How Does Our Church Get Ready?

The development of a comprehensive, six-year youth discipleship curriculum is historic. Church leaders and even parents will be excited to learn that teenage Christ followers can be so thoroughly equipped for a lifetime.

Some churches may express their excitement by wanting to begin teaching the curriculum in the winter of 2016. That may not be the best plan. Because of the potential the curriculum carries, leaders may be better served to plan carefully for its implementation.


Potential Downsides to Beginning the Study Too Soon

1 Beginning too soon may mean teenagers have not had time to make a commitment to the process.

The Disciple6 curriculum is not designed for Sunday school. The curriculum is not designed for a weekly youth rally or any other gathering of teenagers who have not made a concrete, long-term commitment to the process.

Most churches will need the full spring and summer to create in the teenagers a hunger for deep discipleship and an understanding of the covenant they are making.

2 Beginning too soon may mean group sizes are too large.

The Disciple6 curriculum will best lead to transformation in groups made up of one or two adults and about three teenagers. This discipling model mirrors the intensive investment Jesus made in Peter, James, and John. What one-on-three disciplers are doing is biblical and effective, growing disciples through relationships while sharing life.

An adult discipler who goes into the world of a teenager shows that teenager he or she is valuable as a person, not just a church statistic. But going to a sporting event or band concert takes time. Deep conversations with lots of listening take time. Walking together, life on life, takes time. Adults who have their own jobs and their own families cannot make that kind of investment in more than three or four teenagers.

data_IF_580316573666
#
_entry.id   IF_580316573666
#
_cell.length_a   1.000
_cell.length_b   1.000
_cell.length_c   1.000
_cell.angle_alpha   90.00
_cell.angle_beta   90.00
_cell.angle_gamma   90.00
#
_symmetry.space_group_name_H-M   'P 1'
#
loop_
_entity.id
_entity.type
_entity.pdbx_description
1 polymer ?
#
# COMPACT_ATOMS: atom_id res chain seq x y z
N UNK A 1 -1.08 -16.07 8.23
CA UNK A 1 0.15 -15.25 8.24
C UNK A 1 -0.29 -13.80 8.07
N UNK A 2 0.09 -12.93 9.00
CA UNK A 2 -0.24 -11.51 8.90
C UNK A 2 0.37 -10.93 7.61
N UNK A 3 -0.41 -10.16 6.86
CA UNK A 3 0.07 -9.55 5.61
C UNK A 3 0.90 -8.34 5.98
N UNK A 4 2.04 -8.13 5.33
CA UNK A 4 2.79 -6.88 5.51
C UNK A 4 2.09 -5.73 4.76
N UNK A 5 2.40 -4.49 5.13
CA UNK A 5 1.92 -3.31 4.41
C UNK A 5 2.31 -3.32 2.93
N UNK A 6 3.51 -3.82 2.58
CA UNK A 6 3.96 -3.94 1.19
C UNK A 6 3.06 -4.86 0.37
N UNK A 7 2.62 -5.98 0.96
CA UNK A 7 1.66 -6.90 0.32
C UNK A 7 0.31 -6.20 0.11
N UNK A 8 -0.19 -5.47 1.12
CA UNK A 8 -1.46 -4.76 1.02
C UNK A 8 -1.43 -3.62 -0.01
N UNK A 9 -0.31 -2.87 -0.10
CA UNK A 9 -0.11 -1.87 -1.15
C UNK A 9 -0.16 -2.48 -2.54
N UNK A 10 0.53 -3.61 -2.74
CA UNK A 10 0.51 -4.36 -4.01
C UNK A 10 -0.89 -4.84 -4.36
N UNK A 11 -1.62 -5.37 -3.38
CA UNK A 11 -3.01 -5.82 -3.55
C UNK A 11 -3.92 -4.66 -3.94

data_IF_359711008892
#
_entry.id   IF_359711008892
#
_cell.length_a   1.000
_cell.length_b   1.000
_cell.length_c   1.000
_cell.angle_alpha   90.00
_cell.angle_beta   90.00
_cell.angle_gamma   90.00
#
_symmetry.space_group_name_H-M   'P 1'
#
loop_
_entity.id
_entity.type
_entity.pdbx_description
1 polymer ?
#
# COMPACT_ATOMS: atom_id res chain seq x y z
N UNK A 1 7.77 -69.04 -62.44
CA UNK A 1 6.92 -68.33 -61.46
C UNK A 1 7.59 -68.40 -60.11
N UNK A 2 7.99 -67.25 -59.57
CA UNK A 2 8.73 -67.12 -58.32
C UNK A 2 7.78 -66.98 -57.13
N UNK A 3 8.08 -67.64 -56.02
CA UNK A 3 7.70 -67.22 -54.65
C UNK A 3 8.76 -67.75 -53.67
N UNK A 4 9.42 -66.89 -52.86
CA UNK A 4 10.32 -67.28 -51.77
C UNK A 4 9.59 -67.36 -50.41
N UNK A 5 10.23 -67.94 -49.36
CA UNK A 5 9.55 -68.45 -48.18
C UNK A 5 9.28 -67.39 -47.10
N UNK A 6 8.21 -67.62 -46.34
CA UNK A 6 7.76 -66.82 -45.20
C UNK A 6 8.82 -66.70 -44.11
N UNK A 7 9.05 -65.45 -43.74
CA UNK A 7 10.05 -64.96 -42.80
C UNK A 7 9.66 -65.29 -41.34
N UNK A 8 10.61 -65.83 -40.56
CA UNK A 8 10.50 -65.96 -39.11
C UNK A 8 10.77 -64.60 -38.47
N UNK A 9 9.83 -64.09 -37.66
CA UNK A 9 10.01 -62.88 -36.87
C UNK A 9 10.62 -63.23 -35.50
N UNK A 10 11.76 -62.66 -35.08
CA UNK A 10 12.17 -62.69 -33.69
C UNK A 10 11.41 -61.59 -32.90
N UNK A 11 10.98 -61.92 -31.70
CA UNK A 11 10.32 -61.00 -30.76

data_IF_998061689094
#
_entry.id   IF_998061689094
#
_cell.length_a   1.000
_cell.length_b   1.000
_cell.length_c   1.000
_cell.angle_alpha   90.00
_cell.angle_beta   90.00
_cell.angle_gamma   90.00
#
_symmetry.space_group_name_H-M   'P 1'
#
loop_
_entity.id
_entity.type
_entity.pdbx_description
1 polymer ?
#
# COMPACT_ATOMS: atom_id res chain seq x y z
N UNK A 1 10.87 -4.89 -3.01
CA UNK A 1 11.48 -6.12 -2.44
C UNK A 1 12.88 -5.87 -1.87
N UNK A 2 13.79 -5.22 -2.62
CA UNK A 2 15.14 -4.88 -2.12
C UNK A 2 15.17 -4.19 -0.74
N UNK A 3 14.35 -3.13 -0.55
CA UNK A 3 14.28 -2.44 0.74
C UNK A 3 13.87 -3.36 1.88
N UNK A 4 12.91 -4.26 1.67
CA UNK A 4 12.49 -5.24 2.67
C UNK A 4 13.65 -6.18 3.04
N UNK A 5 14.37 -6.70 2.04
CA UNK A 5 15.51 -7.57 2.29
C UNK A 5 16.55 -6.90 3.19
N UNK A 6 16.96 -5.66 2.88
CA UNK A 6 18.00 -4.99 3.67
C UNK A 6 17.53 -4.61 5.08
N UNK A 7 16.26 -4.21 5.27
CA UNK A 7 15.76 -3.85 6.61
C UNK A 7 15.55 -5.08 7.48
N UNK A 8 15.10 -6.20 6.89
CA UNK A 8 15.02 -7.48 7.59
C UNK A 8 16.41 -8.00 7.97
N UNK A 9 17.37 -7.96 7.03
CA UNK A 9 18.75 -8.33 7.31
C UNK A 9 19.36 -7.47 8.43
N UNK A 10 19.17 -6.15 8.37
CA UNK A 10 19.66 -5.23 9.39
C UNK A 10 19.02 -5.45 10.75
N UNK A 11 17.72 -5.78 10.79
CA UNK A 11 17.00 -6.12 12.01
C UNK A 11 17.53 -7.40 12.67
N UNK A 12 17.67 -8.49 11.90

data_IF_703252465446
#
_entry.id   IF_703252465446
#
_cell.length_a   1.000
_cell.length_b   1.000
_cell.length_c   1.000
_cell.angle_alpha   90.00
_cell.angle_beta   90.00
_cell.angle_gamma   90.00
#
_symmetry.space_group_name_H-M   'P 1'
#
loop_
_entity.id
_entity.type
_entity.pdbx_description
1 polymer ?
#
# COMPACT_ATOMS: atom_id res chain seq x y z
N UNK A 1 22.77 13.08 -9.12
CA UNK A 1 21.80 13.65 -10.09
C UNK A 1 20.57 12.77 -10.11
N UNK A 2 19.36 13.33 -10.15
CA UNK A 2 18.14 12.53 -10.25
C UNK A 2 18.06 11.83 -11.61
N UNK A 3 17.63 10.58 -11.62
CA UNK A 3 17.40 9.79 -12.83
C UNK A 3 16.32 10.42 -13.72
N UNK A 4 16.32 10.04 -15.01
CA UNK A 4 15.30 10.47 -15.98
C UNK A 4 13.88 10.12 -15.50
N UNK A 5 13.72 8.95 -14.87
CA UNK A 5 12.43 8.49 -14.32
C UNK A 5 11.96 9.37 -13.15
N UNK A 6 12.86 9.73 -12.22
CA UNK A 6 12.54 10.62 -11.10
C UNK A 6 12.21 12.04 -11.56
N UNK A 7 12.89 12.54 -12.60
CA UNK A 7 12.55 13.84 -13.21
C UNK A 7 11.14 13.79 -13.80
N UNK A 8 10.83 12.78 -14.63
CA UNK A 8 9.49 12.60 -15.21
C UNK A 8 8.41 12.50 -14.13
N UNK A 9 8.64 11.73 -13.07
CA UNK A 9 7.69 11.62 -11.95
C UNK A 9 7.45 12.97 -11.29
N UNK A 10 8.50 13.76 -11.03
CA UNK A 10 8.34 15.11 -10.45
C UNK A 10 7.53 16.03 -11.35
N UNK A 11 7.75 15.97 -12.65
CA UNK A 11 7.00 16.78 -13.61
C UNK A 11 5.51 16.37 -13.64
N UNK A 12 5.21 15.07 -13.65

For almost every church, planning toward discipleship groups of that size will require enlisting many new leaders. Senior pastors, youth leaders, and parents probably will need the full spring to call out sufficient leaders.

3 Beginning too soon may mean adult volunteers have not been trained and discipled.

Churches today sometimes place adults who never have been intentionally discipled in leadership roles with teenagers. Leaders ask adults to create a transformative, small-group experience when the adult never has been part of a group that did more than listen to “the lesson.” Spiritual lethargy does not generate transformation, and adults cannot create what they never have seen. Most churches will need the late spring to disciple and train the adults who will lead covenant groups.

4 Beginning too soon may mean parents have not become strong advocates for the process.

Few parents have ever seen a six-year plan for discipling their teenagers. Parents who love Jesus could become strong advocates for Disciple6. Such parents can encourage and pray with their teenagers about joining the process. And parents can make the weekly meetings a high priority in family schedules once fall arrives. Church leaders can use the spring to assemble parents and bring them on board as strong advocates.


Possible Preparation Process for 2016


The senior pastor preaches sermons designed to:

  1. Awaken the hearts of adults to the glory of Christ.
  2. Turn adult hearts toward the next generation, including teenagers.
  3. Awaken the hearts of teenagers to the glory of Christ.
  4. Turn teenage hearts in the direction of discipleship through covenant groups.

Youth leaders and parents continue to lead teenagers toward a Christ awakening and toward joining a covenant group for discipleship.

Church leaders prayerfully enlist adults who experience the Spirit’s leadership to guide a covenant group.

Church leaders gather future leaders for covenant groups for discipleship and for training in group leadership.


Youth leaders use assemblies, camps, retreats, mission trips, and evangelistic outreaches to prepare teenagers for covenant group discipleship.

Toward the end of summer, teenagers make concrete decisions to enter the discipleship process and make a covenant with the other students in their respective groups.


Covenant groups begin meeting weekly. Except for holiday weekends, the groups will meet weekly for thirty-five weeks.

  Note: For a much more thorough discussion concerning the preparations for covenant-group discipleship, see The Senior Pastor and the Reformation of Youth Ministry,

Brought to you by Southwestern Baptist Theological Seminary